The man was pulled from the rubble of a shop that had been frequently looted
A man has been pulled alive from the rubble in the Haitian capital Port-au-Prince, two weeks after the earthquake which destroyed the city.
He was rescued from the ruins of a building in the centre of the city, and taken to hospital by US troops.
Officials said it seemed he had become trapped by an aftershock two days after the quake and was severely dehydrated.
The rescue comes 14 days after the 7.0-magnitude quake, which killed as many as 200,000 people.
HAITI'S REMARKABLE SURVIVORS
Rico Dibrivell, early 30s - rescued after 12 days
Wismond Exantus, 24, found after 11 days
Emmannuel Buso, 21 - rescued after 10 days
Marie Carida, 84 - saved after 10 days
Mendji Bahina Sanon, 11 - trapped for eight days
Lozama Hotteline, 25 - pulled out after seven days
Elisabeth Joassaint, 15 days - buried for seven days, half her life
Ena Zizi, 69 - rescued after seven days
Haiti has been rattled by at least 50 tremors since the original quake.
The survivor, a man in his early 30s, was pulled from the ruins covered in dust.
"He was buried in the rubble for 12 days. The man had a broken leg and severe dehydration," a statement from the US military said.
The Associated Press named the man as Rico Dibrivell and said he was discovered initially by a group of Haitians who pulled him from the rubble of a shop that had been repeatedly looted.
Although he had apparently been trapped by an aftershock rather than the initial earthquake, the man is the longest survivor so far under the rubble.
A rescue team has also been digging into the rubble of a university, after a man said he had managed to phone his cousin who said she was trapped in a basement, along with several other people.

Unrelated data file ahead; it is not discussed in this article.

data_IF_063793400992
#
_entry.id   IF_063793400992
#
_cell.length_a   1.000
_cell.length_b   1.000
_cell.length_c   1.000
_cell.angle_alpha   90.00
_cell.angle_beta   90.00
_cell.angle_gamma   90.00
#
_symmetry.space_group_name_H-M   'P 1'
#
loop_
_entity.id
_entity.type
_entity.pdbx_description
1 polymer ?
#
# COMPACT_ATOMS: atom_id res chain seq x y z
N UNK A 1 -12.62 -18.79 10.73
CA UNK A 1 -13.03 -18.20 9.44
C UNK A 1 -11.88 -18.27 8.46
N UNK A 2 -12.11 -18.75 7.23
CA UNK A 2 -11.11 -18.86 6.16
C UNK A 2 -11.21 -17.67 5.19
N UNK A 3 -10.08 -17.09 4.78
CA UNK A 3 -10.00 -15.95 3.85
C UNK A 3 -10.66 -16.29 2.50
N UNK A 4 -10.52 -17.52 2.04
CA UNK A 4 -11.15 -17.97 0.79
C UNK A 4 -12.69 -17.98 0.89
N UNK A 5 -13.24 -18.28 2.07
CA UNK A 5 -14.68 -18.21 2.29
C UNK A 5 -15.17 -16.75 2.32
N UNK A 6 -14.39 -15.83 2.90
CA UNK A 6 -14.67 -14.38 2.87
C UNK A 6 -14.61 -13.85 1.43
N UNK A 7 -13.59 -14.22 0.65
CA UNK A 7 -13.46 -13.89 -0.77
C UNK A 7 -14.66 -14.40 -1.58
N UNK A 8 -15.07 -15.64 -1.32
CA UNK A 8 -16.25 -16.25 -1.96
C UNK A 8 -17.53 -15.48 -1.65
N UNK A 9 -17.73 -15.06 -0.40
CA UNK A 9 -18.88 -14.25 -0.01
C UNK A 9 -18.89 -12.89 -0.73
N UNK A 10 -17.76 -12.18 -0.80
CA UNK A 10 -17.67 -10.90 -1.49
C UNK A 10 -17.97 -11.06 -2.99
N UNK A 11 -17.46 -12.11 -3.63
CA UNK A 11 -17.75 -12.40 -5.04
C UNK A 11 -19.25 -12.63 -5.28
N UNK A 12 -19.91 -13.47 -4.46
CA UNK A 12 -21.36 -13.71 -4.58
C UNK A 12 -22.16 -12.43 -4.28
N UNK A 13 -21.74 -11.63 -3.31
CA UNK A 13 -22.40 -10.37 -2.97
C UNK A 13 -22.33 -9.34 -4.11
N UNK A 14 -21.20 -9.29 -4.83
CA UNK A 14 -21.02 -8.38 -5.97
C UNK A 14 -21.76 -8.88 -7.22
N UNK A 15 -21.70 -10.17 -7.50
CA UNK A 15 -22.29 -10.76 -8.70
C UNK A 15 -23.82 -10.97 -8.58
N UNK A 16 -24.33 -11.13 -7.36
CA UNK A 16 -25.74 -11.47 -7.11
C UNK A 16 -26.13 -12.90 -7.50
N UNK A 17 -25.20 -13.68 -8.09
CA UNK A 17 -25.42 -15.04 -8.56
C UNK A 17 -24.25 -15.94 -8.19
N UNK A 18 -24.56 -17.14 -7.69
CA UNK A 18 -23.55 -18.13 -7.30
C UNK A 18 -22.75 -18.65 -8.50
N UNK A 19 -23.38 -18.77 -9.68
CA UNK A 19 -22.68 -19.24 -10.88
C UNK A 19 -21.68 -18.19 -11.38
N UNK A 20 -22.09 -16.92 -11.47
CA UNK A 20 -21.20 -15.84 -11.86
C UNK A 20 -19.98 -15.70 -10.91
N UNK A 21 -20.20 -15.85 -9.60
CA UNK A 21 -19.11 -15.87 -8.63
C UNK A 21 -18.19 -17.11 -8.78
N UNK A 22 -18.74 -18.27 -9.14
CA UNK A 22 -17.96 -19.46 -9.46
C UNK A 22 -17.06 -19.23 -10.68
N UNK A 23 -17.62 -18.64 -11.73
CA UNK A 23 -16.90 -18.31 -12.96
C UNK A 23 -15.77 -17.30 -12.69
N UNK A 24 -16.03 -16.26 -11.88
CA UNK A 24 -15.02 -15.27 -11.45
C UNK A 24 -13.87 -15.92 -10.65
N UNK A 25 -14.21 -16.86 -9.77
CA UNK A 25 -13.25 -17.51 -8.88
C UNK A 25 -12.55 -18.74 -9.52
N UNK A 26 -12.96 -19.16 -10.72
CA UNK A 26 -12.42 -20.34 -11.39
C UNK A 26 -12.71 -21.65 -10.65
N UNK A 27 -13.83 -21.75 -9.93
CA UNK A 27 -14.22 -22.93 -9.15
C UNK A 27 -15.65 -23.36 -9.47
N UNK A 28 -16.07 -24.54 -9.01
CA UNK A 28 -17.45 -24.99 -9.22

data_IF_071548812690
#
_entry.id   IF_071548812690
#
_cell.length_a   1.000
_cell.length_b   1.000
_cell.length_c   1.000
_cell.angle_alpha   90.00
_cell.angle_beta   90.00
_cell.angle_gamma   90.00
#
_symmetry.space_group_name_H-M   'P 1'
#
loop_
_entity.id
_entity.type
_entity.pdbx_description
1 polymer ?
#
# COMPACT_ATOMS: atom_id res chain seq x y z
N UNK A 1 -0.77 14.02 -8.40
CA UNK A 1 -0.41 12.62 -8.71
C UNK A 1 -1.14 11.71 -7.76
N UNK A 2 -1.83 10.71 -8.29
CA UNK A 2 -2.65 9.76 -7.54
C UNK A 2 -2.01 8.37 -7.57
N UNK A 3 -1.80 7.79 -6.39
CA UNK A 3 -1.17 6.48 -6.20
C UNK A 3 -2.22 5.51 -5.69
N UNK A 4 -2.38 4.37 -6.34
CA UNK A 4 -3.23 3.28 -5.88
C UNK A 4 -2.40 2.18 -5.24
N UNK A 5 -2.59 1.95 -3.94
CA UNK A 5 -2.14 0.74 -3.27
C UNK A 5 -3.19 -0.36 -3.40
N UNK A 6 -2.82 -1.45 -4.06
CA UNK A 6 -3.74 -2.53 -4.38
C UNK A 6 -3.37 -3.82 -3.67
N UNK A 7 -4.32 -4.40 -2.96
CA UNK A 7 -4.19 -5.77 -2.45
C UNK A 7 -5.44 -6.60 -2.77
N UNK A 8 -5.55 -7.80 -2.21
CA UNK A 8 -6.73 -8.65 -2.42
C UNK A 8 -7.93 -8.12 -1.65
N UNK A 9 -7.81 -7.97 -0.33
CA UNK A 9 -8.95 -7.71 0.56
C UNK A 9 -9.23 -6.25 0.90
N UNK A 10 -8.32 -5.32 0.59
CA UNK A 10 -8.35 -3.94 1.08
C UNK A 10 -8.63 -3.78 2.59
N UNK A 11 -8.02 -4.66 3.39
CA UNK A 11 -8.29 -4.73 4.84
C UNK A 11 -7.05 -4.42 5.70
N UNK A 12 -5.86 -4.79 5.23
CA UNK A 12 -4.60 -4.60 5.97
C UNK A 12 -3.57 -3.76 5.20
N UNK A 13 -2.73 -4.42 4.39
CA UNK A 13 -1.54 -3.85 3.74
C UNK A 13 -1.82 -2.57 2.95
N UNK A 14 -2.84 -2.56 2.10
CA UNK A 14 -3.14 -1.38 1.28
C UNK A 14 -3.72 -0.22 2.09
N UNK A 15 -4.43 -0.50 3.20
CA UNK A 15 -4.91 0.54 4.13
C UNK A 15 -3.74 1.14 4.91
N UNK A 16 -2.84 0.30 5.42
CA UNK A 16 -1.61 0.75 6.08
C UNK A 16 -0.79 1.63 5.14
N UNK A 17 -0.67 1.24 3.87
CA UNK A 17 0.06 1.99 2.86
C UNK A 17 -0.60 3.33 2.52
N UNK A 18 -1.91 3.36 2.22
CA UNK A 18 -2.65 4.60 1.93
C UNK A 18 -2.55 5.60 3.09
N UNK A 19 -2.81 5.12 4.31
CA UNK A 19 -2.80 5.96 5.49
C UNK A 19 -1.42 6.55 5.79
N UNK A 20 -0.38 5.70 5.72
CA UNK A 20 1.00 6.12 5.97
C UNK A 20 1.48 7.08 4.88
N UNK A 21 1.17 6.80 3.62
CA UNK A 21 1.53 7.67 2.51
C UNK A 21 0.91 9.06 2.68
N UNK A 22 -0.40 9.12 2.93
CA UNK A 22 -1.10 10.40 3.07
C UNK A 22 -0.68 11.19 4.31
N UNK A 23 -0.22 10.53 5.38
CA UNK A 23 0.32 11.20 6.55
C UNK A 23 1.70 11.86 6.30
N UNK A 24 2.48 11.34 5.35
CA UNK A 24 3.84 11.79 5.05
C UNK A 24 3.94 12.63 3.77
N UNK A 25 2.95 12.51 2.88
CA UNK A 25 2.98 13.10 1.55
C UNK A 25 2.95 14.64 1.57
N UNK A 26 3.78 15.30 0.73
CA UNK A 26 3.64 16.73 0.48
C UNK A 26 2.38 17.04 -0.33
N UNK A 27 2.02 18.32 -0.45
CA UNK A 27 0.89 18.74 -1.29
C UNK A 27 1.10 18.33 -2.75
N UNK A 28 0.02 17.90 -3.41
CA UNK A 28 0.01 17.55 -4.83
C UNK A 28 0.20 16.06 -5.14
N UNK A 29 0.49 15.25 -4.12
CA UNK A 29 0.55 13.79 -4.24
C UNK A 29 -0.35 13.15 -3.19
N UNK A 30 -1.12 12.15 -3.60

Some bodies have already been pulled out but as yet the woman has not been found.
On Saturday, Haiti's government declared the search and rescue phase over.
It is estimated more than 130 people have been pulled alive by rescue teams in the Haitian capital since the quake.
However, many more have been rescued by ordinary Haitians, often with their bare hands.
Earlier, Haitian President Rene Preval made an urgent appeal for more tents to house up to a million people left homeless by the tremor.
Rico Dibrivell was rescued from the rubble after being trapped for 12 days
Mr Preval said 200,000 tents were needed before the expected start of the rainy season in May.
His call came as donor nations and organisations met in Montreal, Canada, to assess the aid effort.
In an interview with the BBC, the president's wife, Elisabeth Preval, appealed for patience as criticism grew about the government's response to the disaster.
"The president is working 24 hours a day, continuing to assess the damage, trying to direct the aid relief where the Haitian people need it" she said.
She added that the administration had been overwhelmed by the disaster, but that ministers had managed to get on to the streets on the day of the earthquake to assess the damage.
The president, who lost his house in the quake, is planning to move into a tent on the lawn of the destroyed National Palace in the centre of the capital.
The Haitian government wants to relocate some 400,000 people, currently in makeshift camps across the capital, to temporary tent villages outside the city.
But aid workers warned that if the camps were too big they could pose security problems, including robberies, rapes and gang activities.
Meanwhile, US Secretary of State Hillary Clinton said she "resented" criticism of American assistance to Haiti.
She pinpointed some media outlets which had "either misunderstood or deliberately misconstrued what was a civilian and military response".